Fund managers will soon be climate advisers

Joshua Zwick

Joshua Zwick

The growth of environmental, social, and governance investing in the past few years has been nothing short of explosive.

While interest in issues like social justice and equality, climate and sustainability, and diversity and inclusion has been growing for a number of years, the pandemic has accelerated awareness on a global scale.

Asset managers have responded with a flurry of marketing activity and product launches to seize the moment. Call this ESG phase one, or 'the great productisation'.

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So far they have been quite successful: ESG portfolios in Europe and the US attracted record inflows in 2020. When compared to the outflows experienced by most managers in their actively managed portfolios, the growth looks even more impressive.

Yet there is an even bigger opportunity at hand for asset managers. This next phase of ESG could be characterised as 'the great consultation': offering strategic ESG advice and expertise to big investors. 

Many large institutional investors recently have made public commitments to meeting ESG standards, most notably around the environmental (E) component.

Among the highest-profile efforts is the UN-Convened Net Zero Asset Owners Alliance, or NZAOA. Launched in 2019, the group comprises asset owners from around the world with nearly $6tn (£4.2tn) of the world’s wealth.

Together they have pledged that by 2050 the carbon emissions of the companies in their investment portfolios will be net zero, a key tenet of the 2015 Paris climate accord.

The NZAOA is significant because these investors have voluntarily put themselves on the hook, and indirectly have put pressure on their peers as well. Recognising that they will be scrutinised to see if they make good on their promises, many have started making changes to their portfolios where they can.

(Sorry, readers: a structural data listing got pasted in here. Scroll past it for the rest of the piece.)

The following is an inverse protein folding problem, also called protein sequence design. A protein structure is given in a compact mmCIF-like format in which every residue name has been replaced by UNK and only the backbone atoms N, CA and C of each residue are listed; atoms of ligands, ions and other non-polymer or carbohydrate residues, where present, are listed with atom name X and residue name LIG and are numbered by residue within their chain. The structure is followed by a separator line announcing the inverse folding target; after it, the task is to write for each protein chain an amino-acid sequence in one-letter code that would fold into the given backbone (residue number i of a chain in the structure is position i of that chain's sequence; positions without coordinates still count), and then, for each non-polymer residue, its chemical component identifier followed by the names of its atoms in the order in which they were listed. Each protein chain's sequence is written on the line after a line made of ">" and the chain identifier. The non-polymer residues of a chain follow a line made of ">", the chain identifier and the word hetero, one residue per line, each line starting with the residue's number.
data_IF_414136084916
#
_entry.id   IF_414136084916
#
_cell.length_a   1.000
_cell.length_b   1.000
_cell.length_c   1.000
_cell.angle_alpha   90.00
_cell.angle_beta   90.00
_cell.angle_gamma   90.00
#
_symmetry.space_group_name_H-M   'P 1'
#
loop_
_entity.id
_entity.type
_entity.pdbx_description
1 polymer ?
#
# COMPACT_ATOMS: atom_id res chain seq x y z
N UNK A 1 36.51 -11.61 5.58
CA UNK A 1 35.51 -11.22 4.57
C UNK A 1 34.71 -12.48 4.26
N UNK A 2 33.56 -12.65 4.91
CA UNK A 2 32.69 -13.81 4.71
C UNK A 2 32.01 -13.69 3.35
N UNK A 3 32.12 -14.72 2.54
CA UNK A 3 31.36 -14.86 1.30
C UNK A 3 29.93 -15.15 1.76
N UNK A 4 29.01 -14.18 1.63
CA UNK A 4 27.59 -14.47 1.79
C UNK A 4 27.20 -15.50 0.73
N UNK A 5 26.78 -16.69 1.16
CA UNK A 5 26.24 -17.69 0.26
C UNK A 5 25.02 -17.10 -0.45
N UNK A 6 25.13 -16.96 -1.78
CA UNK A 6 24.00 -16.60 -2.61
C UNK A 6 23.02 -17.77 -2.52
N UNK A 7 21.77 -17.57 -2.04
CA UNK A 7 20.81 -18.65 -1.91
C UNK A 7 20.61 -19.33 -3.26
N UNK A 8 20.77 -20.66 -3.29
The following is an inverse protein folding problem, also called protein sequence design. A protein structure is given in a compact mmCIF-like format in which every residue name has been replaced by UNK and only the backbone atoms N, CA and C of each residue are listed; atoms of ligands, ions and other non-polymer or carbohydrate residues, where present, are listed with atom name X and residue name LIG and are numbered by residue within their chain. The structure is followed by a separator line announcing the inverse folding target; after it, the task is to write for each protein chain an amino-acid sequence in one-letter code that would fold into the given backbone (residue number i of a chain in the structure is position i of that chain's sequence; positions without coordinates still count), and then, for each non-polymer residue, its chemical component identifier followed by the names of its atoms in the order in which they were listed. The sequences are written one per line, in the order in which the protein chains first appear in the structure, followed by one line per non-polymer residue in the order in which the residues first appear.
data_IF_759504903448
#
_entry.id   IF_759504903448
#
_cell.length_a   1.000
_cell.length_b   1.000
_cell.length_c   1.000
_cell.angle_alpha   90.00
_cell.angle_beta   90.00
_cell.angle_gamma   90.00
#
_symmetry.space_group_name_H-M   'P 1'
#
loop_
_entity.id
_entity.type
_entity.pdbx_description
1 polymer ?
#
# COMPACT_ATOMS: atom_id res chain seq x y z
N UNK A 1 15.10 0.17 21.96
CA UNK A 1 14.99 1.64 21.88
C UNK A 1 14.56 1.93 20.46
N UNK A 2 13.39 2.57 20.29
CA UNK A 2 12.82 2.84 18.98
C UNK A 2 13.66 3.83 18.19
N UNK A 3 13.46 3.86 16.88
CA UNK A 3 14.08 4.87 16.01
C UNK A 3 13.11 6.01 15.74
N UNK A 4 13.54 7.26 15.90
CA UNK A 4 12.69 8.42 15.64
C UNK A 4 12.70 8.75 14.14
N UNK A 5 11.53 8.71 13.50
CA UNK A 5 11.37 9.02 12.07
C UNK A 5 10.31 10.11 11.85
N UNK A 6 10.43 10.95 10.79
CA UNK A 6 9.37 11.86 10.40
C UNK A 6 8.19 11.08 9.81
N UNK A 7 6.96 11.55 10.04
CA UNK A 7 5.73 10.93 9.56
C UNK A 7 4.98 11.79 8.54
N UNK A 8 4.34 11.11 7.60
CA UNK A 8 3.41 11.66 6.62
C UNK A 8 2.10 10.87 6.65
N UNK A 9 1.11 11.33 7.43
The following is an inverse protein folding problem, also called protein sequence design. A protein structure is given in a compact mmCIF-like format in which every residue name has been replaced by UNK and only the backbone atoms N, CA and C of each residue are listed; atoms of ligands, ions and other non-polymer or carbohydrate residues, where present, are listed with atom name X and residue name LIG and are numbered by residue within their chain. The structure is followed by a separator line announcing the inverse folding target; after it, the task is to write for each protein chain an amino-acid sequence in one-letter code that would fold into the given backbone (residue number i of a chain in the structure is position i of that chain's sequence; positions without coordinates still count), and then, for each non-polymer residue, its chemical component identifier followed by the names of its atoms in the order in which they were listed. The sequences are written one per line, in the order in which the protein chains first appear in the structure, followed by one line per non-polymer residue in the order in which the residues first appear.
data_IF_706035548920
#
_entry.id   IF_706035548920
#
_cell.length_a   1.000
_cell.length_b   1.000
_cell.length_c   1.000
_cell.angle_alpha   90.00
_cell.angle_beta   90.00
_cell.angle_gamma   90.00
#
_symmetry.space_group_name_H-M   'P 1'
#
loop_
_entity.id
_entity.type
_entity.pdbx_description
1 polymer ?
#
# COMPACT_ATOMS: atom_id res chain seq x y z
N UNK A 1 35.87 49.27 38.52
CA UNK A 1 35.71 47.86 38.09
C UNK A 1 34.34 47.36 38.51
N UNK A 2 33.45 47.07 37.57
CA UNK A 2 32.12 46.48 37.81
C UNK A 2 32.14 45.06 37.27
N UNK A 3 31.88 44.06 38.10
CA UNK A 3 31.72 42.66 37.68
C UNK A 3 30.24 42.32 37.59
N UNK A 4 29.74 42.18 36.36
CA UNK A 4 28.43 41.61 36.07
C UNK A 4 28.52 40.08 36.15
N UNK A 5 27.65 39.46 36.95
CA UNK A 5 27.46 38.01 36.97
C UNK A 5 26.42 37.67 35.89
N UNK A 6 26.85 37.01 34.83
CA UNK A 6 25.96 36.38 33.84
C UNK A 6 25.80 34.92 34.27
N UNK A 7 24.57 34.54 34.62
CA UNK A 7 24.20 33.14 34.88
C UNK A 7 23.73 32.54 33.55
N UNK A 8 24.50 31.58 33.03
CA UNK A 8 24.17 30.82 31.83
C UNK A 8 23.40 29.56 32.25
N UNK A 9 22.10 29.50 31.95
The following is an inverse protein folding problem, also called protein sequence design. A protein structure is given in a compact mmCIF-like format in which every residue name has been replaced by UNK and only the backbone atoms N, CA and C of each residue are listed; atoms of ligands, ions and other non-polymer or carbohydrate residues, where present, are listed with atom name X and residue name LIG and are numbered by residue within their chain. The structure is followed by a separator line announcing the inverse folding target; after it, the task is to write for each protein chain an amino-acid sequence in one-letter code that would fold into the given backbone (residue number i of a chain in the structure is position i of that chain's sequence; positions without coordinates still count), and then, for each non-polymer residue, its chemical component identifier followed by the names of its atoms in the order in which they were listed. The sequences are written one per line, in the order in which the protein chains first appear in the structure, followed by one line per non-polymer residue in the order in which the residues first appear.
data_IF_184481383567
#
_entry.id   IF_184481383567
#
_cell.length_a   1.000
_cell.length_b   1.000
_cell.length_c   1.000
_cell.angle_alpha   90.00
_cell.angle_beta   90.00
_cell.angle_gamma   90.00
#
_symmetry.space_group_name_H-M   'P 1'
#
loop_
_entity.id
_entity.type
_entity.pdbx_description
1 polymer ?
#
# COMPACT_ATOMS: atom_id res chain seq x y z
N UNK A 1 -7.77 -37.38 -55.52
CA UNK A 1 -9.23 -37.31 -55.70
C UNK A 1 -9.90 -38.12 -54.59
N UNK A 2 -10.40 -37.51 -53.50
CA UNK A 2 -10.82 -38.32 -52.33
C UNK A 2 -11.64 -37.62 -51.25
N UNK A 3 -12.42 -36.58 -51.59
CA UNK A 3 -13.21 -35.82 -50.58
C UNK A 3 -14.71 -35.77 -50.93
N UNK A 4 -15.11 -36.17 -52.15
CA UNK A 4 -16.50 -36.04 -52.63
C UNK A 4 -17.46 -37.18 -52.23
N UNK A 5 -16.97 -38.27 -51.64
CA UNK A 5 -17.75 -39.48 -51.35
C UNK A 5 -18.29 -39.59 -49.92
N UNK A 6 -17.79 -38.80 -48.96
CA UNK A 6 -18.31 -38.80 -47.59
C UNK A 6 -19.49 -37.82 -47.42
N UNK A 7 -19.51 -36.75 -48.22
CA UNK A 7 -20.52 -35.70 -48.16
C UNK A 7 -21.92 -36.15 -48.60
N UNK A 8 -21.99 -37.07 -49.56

But the activity has been spotty, and the low-hanging fruit has often already been picked. Taking the next steps will be harder.

And therein lies the opportunity for asset managers.

Managers must up their game

In ESG phase two, leading asset managers will raise their game. They will not just offer climate-friendly products or roll out new ESG screening services that help clients feel good about their investments.

Instead, they will become climate change consultants, advising their clients on how best to transition their portfolios to meet the lofty commitments they have made, while still achieving their return objectives and satisfying risk constraints.

Balancing all these objectives is not easy and will only become more challenging over time. The most forward-looking asset managers will offer genuine, climate-expertise-based solutions that can not only inform how they make their own investments and structure better investments for clients, but also help clients with their transition to net zero as well.

We are seeing these capabilities start to bubble up in the marketplace, with some asset managers aligning in joint ventures with climate specialists and others creating their own climate-science risk management platforms.